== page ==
DIY Pampering is a New Way to Play
by Laurie Leahey View Bio
Laurie Leahey is a toy expert and senior editor at TTPM, where she reviews toys and baby products. She also MCs TTPM's two annual showcase events and has "talked toys" on NY1, Pix 11, News 12 The Bronx, News 12 New Jersey, and other news programs across the country. She gets valuable first-hand toy experience thanks to the best toy tester in the world, her 4-year-old daughter.
Making bath bombs, lotion, etc., from scratch offers kids the opportunity to think creatively about how they want the finished product to look, from color and shape to scent.
DIY bubble baths promote self-care toys with a science angle, providing STEM learning as kids pamper themselves.
Self-care toys– even those that come pre-made–can engage and stimulate the senses, from the relaxing scent of homemade essential oils to the feel and sight of a fizzing bath bomb.
Regular self-care play can help to instill healthier coping mechanisms in children, so they are better equipped to respond to stressful situations later in life.
Taking "me time" through play teaches kids the emotional benefits of taking care of themselves and that it's possible to find happiness away from a screen.
Kids love doing what they see their parents or caregivers doing, whether that's playing with a baby doll like a "real mommy" or cooking up pretend food in a play kitchen. And in today's #treatyoself culture, self-care has also become a play pattern for kids.
Do It (For) Yourself
Arts and crafts aisles are filled with DIY bath bombs and body butter, customizable fragrances, make-your-own lip balm, and at-home spa day kits for kids. Some of these toys double as science toys, bringing a little STEM learning into the self-care routine. As kids play and pamper, they're introduced to scientific concepts, such as acids and bases, chemical reactions, and molecules. It's nice when a toy provides educational benefits in a fun way.
There are creative benefits to it as well because kids are making something from scratch. Kids can choose the shape, color, and scent of the finished product, giving them the chance to think creatively as they customize what they're making.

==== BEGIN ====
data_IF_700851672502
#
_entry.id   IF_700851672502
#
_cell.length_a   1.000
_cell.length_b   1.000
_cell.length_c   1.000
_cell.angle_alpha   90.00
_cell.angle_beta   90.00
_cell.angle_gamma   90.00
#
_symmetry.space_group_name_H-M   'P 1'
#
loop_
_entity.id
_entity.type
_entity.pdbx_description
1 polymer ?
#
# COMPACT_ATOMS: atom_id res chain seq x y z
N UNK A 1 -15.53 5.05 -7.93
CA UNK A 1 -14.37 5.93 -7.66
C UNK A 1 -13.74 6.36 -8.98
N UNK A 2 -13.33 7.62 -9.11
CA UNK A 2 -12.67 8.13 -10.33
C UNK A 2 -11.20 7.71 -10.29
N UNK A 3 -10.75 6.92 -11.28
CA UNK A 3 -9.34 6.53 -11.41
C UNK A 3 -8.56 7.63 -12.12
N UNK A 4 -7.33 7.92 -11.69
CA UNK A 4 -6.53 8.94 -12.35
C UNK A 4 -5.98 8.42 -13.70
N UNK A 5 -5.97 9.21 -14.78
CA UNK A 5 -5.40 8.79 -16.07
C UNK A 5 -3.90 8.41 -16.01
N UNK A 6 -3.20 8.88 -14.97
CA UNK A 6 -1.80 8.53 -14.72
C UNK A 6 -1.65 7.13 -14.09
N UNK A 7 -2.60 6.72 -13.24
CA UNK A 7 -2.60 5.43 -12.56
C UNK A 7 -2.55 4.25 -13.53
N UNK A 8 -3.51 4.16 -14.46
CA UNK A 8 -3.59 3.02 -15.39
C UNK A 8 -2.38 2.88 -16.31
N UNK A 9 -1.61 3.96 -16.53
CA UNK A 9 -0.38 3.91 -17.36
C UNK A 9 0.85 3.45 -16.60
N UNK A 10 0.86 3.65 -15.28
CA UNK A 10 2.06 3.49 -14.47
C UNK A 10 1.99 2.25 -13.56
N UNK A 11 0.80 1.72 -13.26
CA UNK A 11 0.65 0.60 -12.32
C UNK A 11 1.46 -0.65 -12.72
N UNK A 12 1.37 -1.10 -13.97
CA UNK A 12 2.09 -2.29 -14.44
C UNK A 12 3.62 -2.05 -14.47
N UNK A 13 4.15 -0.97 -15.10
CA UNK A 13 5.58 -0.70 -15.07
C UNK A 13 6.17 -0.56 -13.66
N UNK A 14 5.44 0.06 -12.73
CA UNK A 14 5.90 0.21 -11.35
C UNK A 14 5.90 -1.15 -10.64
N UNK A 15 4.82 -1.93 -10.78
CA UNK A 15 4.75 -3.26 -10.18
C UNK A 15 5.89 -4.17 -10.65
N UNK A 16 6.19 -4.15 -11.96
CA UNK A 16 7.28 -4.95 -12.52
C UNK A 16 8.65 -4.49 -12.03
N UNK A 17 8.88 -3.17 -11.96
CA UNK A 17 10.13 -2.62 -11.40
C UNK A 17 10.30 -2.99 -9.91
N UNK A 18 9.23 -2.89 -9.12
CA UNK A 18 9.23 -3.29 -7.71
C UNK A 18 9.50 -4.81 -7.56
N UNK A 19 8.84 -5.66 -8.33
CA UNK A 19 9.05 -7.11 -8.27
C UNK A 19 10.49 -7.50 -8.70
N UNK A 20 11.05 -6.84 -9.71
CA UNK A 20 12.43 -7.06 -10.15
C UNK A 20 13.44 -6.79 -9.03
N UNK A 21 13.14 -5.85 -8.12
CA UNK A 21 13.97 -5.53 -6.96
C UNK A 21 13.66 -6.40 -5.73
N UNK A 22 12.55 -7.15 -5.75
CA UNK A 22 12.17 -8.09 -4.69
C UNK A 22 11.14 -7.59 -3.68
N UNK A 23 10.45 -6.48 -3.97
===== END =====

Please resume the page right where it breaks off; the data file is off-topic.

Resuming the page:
But you don't have to make anything to participate in the self-care toy trend. Parents can also buy pre-made spa toys for girls and boys, such as bath bombs that fizz open in the tub to reveal small collectible toys. In shopping for my daughter, who is obsessed with bath bombs, I've also come across face masks for kids. They don't reduce the size of pores, but they're packaged up like trendy rainbows and sloths, and they smell good.
The Importance of “Me”
These pre-made versions, along with their DIY counterparts, offer emotional benefits to kids as they use the products. Indulging in quality "me time" through play relieves stress and helps a child's emotional wellbeing. Regular self-care play teaches kids the importance of taking care of themselves, which can help them respond to future stressors in a healthy way. It also helps kids seek happiness outside of a screen.
That's probably one of the most important features of self-care toys: they don't involve screens. Both the making and playing/using happens away from a TV, phone, and computer. This shows kids that purposely removing oneself from the distraction of screens for a few minutes can be rewarding and fun. Even if kids don't really know that it's "self-care", experiencing this play pattern at a young age can make taking time to pamper oneself more of a natural activity as kids get older.
And that's ultimately what kids want from self-care toys - to feel grown-up as they do grown-up stuff like Mom and Dad. But remember: our children learn by example, so parents need to make sure that they're putting down their devices and engaging in self-care, too.